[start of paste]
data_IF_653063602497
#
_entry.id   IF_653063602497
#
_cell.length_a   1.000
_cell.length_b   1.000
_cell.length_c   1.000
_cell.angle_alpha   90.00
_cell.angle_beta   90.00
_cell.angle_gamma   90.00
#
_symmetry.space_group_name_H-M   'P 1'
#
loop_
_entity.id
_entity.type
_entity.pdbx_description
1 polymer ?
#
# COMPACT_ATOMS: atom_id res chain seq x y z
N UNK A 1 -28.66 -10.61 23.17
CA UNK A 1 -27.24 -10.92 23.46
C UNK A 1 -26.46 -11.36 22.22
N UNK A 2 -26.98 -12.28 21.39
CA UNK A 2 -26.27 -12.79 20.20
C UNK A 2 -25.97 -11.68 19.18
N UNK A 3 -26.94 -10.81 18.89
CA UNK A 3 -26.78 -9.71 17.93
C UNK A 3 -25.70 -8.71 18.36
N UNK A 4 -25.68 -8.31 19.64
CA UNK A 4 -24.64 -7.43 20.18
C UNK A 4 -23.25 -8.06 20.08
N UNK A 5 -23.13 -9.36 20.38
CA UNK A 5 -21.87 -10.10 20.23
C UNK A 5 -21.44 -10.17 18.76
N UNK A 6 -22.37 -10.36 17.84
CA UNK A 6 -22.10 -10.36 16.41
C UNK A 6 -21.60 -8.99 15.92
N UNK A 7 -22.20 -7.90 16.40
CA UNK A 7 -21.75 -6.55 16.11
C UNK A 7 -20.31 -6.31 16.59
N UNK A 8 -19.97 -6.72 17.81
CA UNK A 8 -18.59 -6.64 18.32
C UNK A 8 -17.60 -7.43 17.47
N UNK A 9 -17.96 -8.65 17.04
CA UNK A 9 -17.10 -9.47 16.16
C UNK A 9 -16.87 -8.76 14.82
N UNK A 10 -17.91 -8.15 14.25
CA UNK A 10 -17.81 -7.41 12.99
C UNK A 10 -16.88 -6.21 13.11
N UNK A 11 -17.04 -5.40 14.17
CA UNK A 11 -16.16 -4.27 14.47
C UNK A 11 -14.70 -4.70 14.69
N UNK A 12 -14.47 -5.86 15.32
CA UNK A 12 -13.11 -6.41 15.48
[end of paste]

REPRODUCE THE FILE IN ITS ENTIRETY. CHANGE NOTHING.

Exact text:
data_IF_653063602497
#
_entry.id   IF_653063602497
#
_cell.length_a   1.000
_cell.length_b   1.000
_cell.length_c   1.000
_cell.angle_alpha   90.00
_cell.angle_beta   90.00
_cell.angle_gamma   90.00
#
_symmetry.space_group_name_H-M   'P 1'
#
loop_
_entity.id
_entity.type
_entity.pdbx_description
1 polymer ?
#
# COMPACT_ATOMS: atom_id res chain seq x y z
N UNK A 1 -28.66 -10.61 23.17
CA UNK A 1 -27.24 -10.92 23.46
C UNK A 1 -26.46 -11.36 22.22
N UNK A 2 -26.98 -12.28 21.39
CA UNK A 2 -26.27 -12.79 20.20
C UNK A 2 -25.97 -11.68 19.18
N UNK A 3 -26.94 -10.81 18.89
CA UNK A 3 -26.78 -9.71 17.93
C UNK A 3 -25.70 -8.71 18.36
N UNK A 4 -25.68 -8.31 19.64
CA UNK A 4 -24.64 -7.43 20.18
C UNK A 4 -23.25 -8.06 20.08
N UNK A 5 -23.13 -9.36 20.38
CA UNK A 5 -21.87 -10.10 20.23
C UNK A 5 -21.44 -10.17 18.76
N UNK A 6 -22.37 -10.36 17.84
CA UNK A 6 -22.10 -10.36 16.41
C UNK A 6 -21.60 -8.99 15.92
N UNK A 7 -22.20 -7.90 16.40
CA UNK A 7 -21.75 -6.55 16.11
C UNK A 7 -20.31 -6.31 16.59
N UNK A 8 -19.97 -6.72 17.81
CA UNK A 8 -18.59 -6.64 18.32
C UNK A 8 -17.60 -7.43 17.47
N UNK A 9 -17.96 -8.65 17.04
CA UNK A 9 -17.10 -9.47 16.16
C UNK A 9 -16.87 -8.76 14.82
N UNK A 10 -17.91 -8.15 14.25
CA UNK A 10 -17.81 -7.41 12.99
C UNK A 10 -16.88 -6.21 13.11
N UNK A 11 -17.04 -5.40 14.17
CA UNK A 11 -16.16 -4.27 14.47
C UNK A 11 -14.70 -4.70 14.69
N UNK A 12 -14.47 -5.86 15.32
CA UNK A 12 -13.11 -6.41 15.48